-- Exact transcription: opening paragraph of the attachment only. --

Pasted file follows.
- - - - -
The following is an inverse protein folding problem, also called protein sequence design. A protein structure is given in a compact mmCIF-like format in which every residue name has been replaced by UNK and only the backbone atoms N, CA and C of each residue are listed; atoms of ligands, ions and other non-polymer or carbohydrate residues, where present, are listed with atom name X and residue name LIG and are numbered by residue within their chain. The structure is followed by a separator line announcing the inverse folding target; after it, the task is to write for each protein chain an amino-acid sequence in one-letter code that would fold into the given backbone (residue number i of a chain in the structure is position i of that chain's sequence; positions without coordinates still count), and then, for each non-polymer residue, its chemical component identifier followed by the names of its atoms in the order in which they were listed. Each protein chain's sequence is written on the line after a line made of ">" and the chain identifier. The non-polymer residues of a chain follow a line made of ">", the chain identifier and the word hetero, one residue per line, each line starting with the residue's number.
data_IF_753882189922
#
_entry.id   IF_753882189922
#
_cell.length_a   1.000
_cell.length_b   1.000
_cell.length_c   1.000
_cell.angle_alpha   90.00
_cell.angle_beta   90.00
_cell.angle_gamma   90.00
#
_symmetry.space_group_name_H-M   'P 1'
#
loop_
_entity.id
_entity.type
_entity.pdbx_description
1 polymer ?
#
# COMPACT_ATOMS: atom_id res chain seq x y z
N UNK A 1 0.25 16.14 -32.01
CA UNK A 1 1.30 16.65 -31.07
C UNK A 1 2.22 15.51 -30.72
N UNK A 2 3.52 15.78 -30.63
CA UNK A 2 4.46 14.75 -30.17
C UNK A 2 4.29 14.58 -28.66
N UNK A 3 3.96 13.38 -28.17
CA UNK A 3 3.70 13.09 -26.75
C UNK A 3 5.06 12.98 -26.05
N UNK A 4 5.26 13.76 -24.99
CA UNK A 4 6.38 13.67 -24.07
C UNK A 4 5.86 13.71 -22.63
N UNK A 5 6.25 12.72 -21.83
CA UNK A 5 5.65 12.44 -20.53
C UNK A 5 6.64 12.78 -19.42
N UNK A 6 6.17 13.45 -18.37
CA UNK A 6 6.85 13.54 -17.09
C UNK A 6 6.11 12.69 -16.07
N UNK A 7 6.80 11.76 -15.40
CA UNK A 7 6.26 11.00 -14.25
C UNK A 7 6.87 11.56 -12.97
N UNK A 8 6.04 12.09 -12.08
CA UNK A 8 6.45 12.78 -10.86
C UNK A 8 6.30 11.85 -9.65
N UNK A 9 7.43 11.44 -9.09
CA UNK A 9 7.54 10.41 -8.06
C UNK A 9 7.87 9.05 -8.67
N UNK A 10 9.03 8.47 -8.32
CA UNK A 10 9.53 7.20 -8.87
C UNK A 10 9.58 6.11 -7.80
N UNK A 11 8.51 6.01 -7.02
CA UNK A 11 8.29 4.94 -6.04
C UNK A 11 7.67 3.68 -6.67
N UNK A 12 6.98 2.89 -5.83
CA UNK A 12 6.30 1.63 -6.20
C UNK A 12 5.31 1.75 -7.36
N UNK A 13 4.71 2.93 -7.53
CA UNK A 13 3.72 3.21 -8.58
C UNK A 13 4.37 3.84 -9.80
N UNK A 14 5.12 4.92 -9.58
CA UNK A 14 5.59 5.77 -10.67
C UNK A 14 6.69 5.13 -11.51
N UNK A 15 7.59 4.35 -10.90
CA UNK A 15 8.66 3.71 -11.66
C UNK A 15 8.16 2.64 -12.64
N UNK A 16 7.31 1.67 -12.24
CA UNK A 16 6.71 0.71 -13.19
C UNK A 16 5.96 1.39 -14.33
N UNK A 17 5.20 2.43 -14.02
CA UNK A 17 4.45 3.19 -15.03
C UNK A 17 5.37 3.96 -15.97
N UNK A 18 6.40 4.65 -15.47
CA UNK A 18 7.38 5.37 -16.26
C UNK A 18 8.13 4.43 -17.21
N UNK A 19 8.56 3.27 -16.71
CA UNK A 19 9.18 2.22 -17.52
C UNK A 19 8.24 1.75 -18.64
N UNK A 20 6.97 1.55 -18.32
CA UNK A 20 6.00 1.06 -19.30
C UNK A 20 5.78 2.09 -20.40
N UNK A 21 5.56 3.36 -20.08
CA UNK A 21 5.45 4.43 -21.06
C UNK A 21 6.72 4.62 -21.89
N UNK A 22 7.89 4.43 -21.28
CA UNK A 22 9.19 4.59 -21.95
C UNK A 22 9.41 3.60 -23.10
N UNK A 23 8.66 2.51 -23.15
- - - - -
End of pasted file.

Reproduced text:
The following is an inverse protein folding problem, also called protein sequence design. A protein structure is given in a compact mmCIF-like format in which every residue name has been replaced by UNK and only the backbone atoms N, CA and C of each residue are listed; atoms of ligands, ions and other non-polymer or carbohydrate residues, where present, are listed with atom name X and residue name LIG and are numbered by residue within their chain. The structure is followed by a separator line announcing the inverse folding target; after it, the task is to write for each protein chain an amino-acid sequence in one-letter code that would fold into the given backbone (residue number i of a chain in the structure is position i of that chain's sequence; positions without coordinates still count), and then, for each non-polymer residue, its chemical component identifier followed by the names of its atoms in the order in which they were listed. Each protein chain's sequence is written on the line after a line made of ">" and the chain identifier. The non-polymer residues of a chain follow a line made of ">", the chain identifier and the word hetero, one residue per line, each line starting with the residue's number.